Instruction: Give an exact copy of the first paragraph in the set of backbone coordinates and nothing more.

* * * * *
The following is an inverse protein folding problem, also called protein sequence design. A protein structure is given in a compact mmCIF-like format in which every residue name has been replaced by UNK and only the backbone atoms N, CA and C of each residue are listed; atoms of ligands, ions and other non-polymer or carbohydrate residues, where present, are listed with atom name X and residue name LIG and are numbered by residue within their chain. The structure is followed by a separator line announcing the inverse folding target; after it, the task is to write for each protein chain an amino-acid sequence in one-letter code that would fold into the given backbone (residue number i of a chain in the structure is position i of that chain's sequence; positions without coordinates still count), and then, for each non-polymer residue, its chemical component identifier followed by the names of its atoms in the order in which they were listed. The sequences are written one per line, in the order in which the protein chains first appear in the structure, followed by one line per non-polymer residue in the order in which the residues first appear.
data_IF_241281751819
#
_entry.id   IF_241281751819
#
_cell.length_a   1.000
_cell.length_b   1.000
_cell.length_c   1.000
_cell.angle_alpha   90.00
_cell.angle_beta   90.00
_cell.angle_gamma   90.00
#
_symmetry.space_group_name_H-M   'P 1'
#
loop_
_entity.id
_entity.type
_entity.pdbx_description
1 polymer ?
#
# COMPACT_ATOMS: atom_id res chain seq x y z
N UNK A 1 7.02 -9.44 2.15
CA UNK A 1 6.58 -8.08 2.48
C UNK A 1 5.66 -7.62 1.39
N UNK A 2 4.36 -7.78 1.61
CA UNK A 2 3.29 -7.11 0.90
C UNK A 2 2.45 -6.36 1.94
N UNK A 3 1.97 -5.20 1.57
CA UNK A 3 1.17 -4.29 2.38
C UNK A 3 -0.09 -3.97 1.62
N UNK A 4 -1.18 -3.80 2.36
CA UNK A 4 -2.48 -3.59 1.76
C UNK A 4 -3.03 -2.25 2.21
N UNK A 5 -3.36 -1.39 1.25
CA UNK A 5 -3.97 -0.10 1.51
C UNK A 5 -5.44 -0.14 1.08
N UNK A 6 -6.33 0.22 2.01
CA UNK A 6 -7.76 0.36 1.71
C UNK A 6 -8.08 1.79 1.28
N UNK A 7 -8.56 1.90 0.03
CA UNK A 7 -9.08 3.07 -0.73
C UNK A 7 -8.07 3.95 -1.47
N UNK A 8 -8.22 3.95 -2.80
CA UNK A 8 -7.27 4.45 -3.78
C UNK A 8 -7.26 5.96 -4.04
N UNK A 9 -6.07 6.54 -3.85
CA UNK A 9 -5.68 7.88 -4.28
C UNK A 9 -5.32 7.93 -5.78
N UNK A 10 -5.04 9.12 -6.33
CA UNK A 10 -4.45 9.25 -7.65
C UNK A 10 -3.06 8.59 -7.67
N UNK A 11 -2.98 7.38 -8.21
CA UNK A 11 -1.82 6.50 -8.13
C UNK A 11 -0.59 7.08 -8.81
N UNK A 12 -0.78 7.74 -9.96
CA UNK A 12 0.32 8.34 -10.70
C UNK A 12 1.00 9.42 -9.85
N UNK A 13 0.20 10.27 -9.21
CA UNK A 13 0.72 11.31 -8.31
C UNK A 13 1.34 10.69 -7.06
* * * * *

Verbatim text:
The following is an inverse protein folding problem, also called protein sequence design. A protein structure is given in a compact mmCIF-like format in which every residue name has been replaced by UNK and only the backbone atoms N, CA and C of each residue are listed; atoms of ligands, ions and other non-polymer or carbohydrate residues, where present, are listed with atom name X and residue name LIG and are numbered by residue within their chain. The structure is followed by a separator line announcing the inverse folding target; after it, the task is to write for each protein chain an amino-acid sequence in one-letter code that would fold into the given backbone (residue number i of a chain in the structure is position i of that chain's sequence; positions without coordinates still count), and then, for each non-polymer residue, its chemical component identifier followed by the names of its atoms in the order in which they were listed. The sequences are written one per line, in the order in which the protein chains first appear in the structure, followed by one line per non-polymer residue in the order in which the residues first appear.